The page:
J. Charles Garvin, MD, has always loved dogs. In fact, he had once intended to devote his life to their care as a veterinarian. But a family member’s blindness and other considerations along the way led to a distinguished as an ophthalmologist. Now, as he enters retirement this fall, he will undoubtedly be focusing more of his time on “man’s best friend.”
Winning Best in Show in 1990 with CH Korcula Midnight Star Bret D.
Dr. Garvin attended Ohio Wesleyan University, where he majored in physics and spent a semester of study and research in nuclear physics and quantum mechanics at Oak Ridge National Laboratory. However, he decided on a career in human medicine and was accepted to the University of Southern California School of Medicine, where he served as president of his student government. It was a heady time in the USC Department of Ophthalmology, as Drs. Stephen Ryan and Ron Smith were beginning to revolutionize the program. Dr. Garvin took an elective rotation with Dr. Don Minkler in ophthalmic pathology and that apparently cinched the deal for him.
He returned to Ohio for an ophthalmology residency at Ohio State University, where he served as chief resident. It was again an exciting time for ophthalmology, with dramatic advances occurring in cataract surgery, and he decided to focus his career on comprehensive ophthalmology. His leadership talent had already been demonstrated during his formal education, but it was about to become one of his defining accomplishments.
Dr. Garvin joined a multispecialty group practice at the Frederick C. Smith Clinic in Marion, Ohio. Within five years, he was elected president and medical director of the group and was reelected for 25 one-year terms. He took courses in medical executive management and organization leadership, and became a certified physician executive. When he joined the group, they had 35 physicians, which he helped grow to 75, as well as negotiated the purchase of their office building and the acquisition/merger of Smith Clinic with a large hospital chain. He also managed the newly combined medical staffs when two hospitals in Marion merged and he served as their first chief of staff.
At home with GCH Korcula Go Grady Cassiopeia.
Despite a full clinical practice and heavy administrative duties, Dr. Garvin also found time for the third defining feature of his life: his love of dogs. This was actually his first passion, which began in his teens, when he got a Dalmatian for obedience training and showing. His dog became the top-winning female Dalmatian in the country for five years and, at the age of 17, he won the Leonard Brumby Memorial Trophy as international champion junior showman at the Westminster Kennel Club in Madison Square Garden. From then on, the breeding and showing of Dalmatians have consumed most of his free time, even during college, medical school and residency. During medical school, he was president of the Dalmatian Club of Southern California.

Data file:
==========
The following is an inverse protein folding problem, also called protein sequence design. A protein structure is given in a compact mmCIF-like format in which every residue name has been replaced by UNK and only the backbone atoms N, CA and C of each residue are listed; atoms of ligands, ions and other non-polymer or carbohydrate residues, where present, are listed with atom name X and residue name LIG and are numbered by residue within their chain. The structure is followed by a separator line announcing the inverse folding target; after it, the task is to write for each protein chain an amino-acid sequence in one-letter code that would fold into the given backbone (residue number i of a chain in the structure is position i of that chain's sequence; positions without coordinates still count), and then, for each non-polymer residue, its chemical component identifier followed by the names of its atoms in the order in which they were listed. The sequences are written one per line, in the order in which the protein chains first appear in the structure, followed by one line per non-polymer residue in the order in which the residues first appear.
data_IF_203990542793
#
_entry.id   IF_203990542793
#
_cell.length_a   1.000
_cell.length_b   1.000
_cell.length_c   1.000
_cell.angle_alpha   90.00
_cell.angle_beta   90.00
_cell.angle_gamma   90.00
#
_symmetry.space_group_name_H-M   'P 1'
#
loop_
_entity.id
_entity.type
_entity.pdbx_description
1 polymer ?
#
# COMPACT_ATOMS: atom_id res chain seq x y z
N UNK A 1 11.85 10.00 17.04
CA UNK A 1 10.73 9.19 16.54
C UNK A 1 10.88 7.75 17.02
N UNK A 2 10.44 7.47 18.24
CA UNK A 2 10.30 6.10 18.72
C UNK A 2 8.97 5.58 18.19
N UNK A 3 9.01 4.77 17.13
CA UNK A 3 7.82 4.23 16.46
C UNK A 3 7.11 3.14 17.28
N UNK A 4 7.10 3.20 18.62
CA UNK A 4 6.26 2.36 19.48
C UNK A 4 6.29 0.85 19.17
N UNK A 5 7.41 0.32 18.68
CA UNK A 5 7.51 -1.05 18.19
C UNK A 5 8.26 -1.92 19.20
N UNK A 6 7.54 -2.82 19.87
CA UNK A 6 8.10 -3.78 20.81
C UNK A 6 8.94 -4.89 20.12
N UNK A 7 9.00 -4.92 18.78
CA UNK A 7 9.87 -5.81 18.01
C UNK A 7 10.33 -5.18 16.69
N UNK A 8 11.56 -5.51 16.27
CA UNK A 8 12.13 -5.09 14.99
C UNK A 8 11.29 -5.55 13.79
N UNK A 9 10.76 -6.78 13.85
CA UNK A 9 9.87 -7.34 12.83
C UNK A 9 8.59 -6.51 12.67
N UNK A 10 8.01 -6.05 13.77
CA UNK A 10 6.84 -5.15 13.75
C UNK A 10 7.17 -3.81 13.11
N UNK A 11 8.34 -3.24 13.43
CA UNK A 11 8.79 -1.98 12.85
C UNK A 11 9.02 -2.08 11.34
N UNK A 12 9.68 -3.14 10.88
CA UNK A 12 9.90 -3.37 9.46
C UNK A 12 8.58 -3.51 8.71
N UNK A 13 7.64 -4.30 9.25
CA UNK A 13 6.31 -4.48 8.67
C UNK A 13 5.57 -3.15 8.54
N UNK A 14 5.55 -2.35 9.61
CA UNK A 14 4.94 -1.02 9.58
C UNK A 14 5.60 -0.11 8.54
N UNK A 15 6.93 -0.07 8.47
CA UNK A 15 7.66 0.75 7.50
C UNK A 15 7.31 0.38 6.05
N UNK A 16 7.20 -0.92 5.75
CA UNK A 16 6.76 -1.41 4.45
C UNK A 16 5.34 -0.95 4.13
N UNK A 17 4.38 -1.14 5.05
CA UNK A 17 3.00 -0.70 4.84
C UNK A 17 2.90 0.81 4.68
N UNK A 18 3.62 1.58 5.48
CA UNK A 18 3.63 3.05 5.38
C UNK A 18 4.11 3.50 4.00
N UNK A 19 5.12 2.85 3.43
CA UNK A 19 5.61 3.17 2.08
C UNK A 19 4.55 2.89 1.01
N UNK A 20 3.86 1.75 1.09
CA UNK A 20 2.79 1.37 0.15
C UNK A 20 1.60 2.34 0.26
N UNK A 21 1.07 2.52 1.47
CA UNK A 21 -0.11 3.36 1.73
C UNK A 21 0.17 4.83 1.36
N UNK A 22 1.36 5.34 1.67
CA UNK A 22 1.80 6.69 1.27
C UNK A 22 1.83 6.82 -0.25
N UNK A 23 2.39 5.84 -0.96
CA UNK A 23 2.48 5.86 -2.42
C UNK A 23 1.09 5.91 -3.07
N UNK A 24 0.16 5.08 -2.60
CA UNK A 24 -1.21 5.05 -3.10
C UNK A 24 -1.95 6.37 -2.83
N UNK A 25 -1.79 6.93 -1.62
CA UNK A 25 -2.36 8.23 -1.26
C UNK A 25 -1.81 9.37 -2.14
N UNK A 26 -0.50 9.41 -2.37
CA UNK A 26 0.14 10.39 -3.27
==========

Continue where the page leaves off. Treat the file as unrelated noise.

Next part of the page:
Dr. Garvin and his family have owned and bred 90 Dalmatian American Kennel Club (AKC) Champions, the majority of which were personally handled by him in the show ring. He has bred some of the top winning, producing and record setting Dalmatians in the breeds history. In 1980, he began judging dog shows and has presided at some of the largest and most prestigious shows in the country and abroad.
Dr. Garvin has demonstrated the same leadership skills in his work with dogs as he has in his medical career. He has been on the board of the Dalmatian Club of America (DCA) since 1981, serving as president 14 times, and is currently its vice president and delegate to the AKC. He has been on the board of the Dalmatian Club of America Foundation since its inception in 1995 and is past president of the organization. In 2001, he became a member of the Board of Directors of the AKC, where he still serves, which changed his life with dogs. Because of a potential conflict of interest, he no longer breeds show dogs or competes personally in the show ring, although his role in the AKC may be even more time consuming than previously.
His most satisfying, albeit demanding, service currently is with the AKC Canine Health Foundation, the world’s largest nonprofit organization devoted exclusively to funding canine health research. Dr. Garvin has been on the board for 13 years and chair for the past five years and is proud to recall a time when his care for human vision and dog health intersected. Research funded by the foundation on congenital stationary night blindness in Briard dogs revealed the same genetic defect as in children with Leber’s congenital amaurosis, which led to the first Food and Drug Administration-approved clinical trial and treatment for genetic disease in humans.
Winning Best of Breed in 1966 with his first Dalmatian, CH Korcula Salona, CD.
As if all this is not more than one person can reasonably handle, Dr. Garvin has also been very active in community service, serving as president of the Marion Community Foundation, Marion Investment Trust, Marion Rotary Club and Ohio State University Citizens Council of Marion.
When asked how he balances such a full life of ophthalmology, dogs and leadership, Dr. Garvin suggests that lessons learned in one area often apply to the others. For example, he observes that “the quest to create a great show dog is similar to the continual striving to perform the perfect cataract operation,” and “the problem-solving algorithms required in governing organizations is similar to paradigms of patient management.”
Dr. Garvin and his wife, Lynn, have been married for 46 years and have three adult children and an infant granddaughter. Although he plans to retire from ophthalmology this fall, it is obvious that “retirement” for him will be in name only.